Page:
By Lee Weyhrich
CLAY — Two resolutions could be the first step to an emergency storm shelter in Clay.
The first, Resolution 2014-62, will allow Mayor Charles Webster to pursue a Federal Emergency Management Agency Hazard Mitigation Grant that will allow a first responder storm shelter to be built at Clay-Palmerdale Fire Station No. 4. The grant is supposed to be for 20 percent of the project, but City Manager Ronnie Dixon said enough funds were available that the grant might cover 100 percent of the project.
The second resolution, 2014-63, will enter the city into a contract with a consulting company called EnCompass360. EnCompass360 will work as a go-between for the Clay City Council and FEMA. According to Dixon, EnCompass360 believes it can get a large enough grant to cover not only 100 percent of the cost of a safe room for 77 people at Station No. 4, but also a second grant for one of the city’s other stations.
EnCompass360 charges a $7,500 fee for this service, which is reimbursable if the grant is approved.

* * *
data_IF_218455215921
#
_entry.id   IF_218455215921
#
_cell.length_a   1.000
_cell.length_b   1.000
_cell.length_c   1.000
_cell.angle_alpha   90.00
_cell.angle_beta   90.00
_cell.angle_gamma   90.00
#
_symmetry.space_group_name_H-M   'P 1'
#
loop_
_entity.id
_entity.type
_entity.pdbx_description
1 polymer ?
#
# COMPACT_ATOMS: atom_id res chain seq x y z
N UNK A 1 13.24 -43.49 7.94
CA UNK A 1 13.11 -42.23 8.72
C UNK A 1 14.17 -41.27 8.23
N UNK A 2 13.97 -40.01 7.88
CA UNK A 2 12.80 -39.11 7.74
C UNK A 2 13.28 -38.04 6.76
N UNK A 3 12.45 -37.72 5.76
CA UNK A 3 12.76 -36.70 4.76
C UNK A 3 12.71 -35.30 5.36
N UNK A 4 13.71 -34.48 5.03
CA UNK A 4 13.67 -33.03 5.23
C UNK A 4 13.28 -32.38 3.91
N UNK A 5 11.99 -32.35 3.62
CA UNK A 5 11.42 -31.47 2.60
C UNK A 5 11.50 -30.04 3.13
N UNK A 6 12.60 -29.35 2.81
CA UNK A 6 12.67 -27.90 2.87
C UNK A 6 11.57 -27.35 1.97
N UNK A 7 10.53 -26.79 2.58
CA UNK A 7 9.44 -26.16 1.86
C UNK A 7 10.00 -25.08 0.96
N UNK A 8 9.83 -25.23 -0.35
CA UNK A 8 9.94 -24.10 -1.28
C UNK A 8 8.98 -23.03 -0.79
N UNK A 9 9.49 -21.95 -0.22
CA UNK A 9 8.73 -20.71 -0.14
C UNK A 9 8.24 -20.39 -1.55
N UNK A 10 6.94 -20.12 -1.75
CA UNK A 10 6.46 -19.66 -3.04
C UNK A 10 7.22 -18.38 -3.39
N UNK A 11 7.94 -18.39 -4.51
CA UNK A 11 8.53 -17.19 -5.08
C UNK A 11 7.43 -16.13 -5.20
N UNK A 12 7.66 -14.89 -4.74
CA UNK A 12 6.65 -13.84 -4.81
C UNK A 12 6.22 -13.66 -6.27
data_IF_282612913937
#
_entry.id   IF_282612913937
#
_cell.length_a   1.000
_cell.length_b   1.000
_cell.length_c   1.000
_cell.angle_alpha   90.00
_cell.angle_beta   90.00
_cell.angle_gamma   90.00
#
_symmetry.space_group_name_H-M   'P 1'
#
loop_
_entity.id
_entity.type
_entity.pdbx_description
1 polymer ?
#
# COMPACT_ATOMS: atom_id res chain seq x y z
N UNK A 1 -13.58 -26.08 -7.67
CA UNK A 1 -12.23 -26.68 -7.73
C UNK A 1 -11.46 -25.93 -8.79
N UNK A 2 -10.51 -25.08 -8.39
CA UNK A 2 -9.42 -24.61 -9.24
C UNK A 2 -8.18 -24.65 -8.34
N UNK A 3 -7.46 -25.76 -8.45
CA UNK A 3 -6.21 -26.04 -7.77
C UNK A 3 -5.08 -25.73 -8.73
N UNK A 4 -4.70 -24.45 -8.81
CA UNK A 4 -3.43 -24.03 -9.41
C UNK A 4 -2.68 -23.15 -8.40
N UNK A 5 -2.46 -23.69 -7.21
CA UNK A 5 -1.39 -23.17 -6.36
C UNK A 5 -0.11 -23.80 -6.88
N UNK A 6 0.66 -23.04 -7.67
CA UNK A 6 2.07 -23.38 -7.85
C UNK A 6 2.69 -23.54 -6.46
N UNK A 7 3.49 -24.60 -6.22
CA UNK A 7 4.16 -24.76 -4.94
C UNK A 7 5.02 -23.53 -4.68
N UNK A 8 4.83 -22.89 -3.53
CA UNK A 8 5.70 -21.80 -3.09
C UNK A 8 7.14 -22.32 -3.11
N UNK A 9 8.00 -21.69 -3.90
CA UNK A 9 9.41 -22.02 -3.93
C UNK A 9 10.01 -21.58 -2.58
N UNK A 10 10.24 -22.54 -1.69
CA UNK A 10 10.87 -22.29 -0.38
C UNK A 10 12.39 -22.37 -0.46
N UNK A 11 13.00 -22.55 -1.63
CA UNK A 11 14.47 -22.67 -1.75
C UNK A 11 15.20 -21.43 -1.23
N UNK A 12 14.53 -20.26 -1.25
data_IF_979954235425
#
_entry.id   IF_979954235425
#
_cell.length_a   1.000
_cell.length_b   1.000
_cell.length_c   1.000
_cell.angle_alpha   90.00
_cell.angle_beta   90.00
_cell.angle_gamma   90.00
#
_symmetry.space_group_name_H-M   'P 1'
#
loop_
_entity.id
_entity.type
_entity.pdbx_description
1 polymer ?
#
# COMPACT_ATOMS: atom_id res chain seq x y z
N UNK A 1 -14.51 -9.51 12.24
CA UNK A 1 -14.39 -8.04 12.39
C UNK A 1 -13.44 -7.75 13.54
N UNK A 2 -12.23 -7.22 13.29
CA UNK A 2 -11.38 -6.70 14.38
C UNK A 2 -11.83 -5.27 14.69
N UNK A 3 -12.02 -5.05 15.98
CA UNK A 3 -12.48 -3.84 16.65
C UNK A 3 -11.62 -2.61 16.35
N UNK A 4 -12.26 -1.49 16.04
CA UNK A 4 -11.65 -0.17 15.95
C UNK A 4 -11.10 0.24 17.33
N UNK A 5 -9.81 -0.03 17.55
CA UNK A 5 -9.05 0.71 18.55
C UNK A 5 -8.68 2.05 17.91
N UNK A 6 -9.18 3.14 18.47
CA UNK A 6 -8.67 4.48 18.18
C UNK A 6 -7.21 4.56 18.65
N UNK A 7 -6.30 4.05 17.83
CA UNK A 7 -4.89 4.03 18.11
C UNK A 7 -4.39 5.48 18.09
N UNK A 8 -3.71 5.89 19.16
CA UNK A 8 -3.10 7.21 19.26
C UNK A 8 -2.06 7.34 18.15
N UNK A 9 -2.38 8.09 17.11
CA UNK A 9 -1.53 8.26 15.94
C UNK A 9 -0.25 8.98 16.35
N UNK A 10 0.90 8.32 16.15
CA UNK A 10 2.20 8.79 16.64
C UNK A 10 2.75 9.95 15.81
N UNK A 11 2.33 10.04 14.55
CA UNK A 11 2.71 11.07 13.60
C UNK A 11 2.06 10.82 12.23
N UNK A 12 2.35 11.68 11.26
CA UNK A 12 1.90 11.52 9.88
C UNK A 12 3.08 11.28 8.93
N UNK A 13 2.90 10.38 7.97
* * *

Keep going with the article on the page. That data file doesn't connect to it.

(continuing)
In other news, a solution may be in the works for another public safety concern. The council recently purchased traffic cameras, only to find out later they were not allowed to connect to the existing power supply at the intersection of Old Springville Road and Chalkville Mountain Road. Dixon thinks there may be a workaround. There is already an existing power pole on the Texaco property near the intersection. Dixon is in negotiations with the property owner to see if the city may use that pole. If so, the next step will be to get permission from Jefferson County to string the wire for the cameras over the existing traffic light wires.
A new church has also been given the “green light,” so to speak. The Hispanic Church of the Nazarene has gotten the go-ahead for rezoning it needed to build a new church at 2550 Sweeney Hollow Road. Construction will not begin immediately, however. For now the church is meeting at the Center Point Church of the Nazarene.
The council also received news that a recently completed project had also come in far cheaper than expected. Dixon announced that the latest paving project at San Moore Drive came in $18,000 under budget. Now that that project is completed, the next project on the agenda is Steeplechase Parkway.